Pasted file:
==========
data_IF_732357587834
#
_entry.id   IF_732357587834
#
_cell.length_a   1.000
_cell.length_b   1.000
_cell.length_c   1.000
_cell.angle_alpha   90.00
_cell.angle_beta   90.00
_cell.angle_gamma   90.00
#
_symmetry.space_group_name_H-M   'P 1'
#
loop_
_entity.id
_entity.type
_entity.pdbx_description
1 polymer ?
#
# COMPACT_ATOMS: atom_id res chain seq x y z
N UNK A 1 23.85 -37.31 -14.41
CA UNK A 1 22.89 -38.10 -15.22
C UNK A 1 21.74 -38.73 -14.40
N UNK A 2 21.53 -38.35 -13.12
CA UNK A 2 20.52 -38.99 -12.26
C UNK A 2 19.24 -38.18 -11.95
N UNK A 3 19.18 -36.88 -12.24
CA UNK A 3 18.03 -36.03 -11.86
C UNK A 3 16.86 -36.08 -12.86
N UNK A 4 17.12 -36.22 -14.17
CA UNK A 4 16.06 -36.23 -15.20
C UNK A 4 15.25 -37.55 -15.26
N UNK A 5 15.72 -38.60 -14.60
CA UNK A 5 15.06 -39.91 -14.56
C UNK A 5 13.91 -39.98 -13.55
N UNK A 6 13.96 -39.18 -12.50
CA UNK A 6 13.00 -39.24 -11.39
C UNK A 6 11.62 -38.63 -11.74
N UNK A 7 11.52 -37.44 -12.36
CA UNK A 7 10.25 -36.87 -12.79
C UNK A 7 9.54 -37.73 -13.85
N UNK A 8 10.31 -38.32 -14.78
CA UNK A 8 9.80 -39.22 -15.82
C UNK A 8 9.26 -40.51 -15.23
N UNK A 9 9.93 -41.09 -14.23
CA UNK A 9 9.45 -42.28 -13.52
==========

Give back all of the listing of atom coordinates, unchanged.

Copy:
data_IF_732357587834
#
_entry.id   IF_732357587834
#
_cell.length_a   1.000
_cell.length_b   1.000
_cell.length_c   1.000
_cell.angle_alpha   90.00
_cell.angle_beta   90.00
_cell.angle_gamma   90.00
#
_symmetry.space_group_name_H-M   'P 1'
#
loop_
_entity.id
_entity.type
_entity.pdbx_description
1 polymer ?
#
# COMPACT_ATOMS: atom_id res chain seq x y z
N UNK A 1 23.85 -37.31 -14.41
CA UNK A 1 22.89 -38.10 -15.22
C UNK A 1 21.74 -38.73 -14.40
N UNK A 2 21.53 -38.35 -13.12
CA UNK A 2 20.52 -38.99 -12.26
C UNK A 2 19.24 -38.18 -11.95
N UNK A 3 19.18 -36.88 -12.24
CA UNK A 3 18.03 -36.03 -11.86
C UNK A 3 16.86 -36.08 -12.86
N UNK A 4 17.12 -36.22 -14.17
CA UNK A 4 16.06 -36.23 -15.20
C UNK A 4 15.25 -37.55 -15.26
N UNK A 5 15.72 -38.60 -14.60
CA UNK A 5 15.06 -39.91 -14.56
C UNK A 5 13.91 -39.98 -13.55
N UNK A 6 13.96 -39.18 -12.50
CA UNK A 6 13.00 -39.24 -11.39
C UNK A 6 11.62 -38.63 -11.74
N UNK A 7 11.52 -37.44 -12.36
CA UNK A 7 10.25 -36.87 -12.79
C UNK A 7 9.54 -37.73 -13.85
N UNK A 8 10.31 -38.32 -14.78
CA UNK A 8 9.80 -39.22 -15.82
C UNK A 8 9.26 -40.51 -15.23
N UNK A 9 9.93 -41.09 -14.23
CA UNK A 9 9.45 -42.28 -13.52